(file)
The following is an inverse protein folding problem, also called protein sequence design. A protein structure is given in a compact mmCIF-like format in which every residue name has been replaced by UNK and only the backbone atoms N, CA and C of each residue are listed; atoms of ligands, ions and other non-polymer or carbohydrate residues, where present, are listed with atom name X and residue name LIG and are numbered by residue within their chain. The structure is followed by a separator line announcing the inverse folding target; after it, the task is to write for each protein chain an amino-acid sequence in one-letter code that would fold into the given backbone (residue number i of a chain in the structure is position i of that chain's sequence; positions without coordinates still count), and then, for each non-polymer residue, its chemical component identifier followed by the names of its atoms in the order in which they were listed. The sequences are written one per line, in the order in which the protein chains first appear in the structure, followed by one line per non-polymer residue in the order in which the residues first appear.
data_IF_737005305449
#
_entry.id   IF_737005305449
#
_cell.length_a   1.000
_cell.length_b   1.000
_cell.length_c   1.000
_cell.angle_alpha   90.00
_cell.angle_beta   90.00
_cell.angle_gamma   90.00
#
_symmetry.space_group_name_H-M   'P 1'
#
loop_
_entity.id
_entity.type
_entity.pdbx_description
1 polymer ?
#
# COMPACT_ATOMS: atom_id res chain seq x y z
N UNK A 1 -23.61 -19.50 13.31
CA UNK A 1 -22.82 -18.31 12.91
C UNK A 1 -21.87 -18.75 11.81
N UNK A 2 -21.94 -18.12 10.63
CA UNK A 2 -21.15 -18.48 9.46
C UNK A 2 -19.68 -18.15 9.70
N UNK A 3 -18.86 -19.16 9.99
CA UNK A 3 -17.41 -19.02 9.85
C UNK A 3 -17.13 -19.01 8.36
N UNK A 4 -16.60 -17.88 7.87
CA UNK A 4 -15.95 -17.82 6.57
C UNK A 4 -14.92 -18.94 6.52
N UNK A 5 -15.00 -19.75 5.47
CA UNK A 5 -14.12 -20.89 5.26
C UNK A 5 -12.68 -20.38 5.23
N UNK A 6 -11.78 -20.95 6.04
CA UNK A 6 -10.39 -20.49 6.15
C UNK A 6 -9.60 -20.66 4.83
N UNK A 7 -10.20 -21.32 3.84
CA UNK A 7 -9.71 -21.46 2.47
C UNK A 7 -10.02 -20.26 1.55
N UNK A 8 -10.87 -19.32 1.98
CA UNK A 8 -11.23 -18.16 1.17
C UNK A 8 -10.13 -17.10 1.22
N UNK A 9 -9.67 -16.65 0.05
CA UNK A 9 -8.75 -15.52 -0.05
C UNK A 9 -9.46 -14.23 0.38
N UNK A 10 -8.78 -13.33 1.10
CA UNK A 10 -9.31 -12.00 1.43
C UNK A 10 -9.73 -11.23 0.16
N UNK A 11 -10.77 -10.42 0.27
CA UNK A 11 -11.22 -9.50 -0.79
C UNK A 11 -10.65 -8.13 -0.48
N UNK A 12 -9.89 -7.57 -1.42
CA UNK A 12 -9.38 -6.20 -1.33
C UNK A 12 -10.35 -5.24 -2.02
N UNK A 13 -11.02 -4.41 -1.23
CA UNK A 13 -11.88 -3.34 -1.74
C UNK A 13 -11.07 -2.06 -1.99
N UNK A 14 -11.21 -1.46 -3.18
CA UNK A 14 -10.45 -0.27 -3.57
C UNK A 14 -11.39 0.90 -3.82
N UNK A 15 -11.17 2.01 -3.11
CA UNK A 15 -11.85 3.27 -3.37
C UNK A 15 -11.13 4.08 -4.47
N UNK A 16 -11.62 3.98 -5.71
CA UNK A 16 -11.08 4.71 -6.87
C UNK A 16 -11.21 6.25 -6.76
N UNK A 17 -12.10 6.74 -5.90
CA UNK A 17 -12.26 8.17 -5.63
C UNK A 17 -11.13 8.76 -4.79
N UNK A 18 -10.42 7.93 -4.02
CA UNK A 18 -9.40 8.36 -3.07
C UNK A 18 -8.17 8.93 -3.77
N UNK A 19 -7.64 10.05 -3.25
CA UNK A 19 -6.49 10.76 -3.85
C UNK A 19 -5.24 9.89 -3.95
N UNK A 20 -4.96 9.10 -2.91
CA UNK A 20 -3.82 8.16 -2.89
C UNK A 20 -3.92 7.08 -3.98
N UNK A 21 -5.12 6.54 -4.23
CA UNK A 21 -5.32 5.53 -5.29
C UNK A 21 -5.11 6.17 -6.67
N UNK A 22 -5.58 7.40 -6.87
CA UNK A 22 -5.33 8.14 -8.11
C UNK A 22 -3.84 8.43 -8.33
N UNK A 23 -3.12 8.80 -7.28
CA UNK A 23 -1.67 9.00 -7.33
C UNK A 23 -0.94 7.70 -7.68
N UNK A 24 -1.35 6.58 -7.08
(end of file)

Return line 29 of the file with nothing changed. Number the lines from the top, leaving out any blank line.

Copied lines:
CA UNK A 3 -17.41 -19.02 9.85